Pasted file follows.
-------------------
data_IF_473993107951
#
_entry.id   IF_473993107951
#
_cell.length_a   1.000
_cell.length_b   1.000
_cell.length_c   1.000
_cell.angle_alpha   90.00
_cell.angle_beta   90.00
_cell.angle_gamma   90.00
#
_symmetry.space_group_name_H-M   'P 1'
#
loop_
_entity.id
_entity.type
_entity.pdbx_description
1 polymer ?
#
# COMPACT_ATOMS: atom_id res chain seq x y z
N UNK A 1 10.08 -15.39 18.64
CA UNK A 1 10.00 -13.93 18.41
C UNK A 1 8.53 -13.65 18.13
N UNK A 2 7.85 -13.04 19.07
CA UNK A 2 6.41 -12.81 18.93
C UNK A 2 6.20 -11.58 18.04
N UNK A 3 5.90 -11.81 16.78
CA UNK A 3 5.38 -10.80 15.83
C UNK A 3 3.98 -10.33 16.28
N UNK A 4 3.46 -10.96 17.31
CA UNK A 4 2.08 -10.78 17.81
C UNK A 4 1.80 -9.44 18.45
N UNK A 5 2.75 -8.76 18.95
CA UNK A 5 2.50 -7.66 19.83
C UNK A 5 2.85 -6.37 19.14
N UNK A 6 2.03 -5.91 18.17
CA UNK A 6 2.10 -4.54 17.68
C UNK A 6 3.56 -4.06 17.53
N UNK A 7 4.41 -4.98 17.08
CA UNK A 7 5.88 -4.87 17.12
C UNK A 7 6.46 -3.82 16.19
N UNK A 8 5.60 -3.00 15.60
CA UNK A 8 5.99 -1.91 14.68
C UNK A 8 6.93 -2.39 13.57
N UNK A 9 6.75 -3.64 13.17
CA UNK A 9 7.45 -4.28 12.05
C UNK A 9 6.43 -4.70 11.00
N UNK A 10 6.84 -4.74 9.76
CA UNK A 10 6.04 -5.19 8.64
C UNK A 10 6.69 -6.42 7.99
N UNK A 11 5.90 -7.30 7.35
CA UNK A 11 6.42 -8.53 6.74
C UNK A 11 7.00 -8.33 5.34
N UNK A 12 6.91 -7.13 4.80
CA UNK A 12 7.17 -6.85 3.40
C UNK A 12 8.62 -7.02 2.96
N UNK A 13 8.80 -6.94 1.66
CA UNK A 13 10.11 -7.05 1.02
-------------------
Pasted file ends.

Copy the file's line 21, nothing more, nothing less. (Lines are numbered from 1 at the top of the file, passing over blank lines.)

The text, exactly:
N UNK A 1 10.08 -15.39 18.64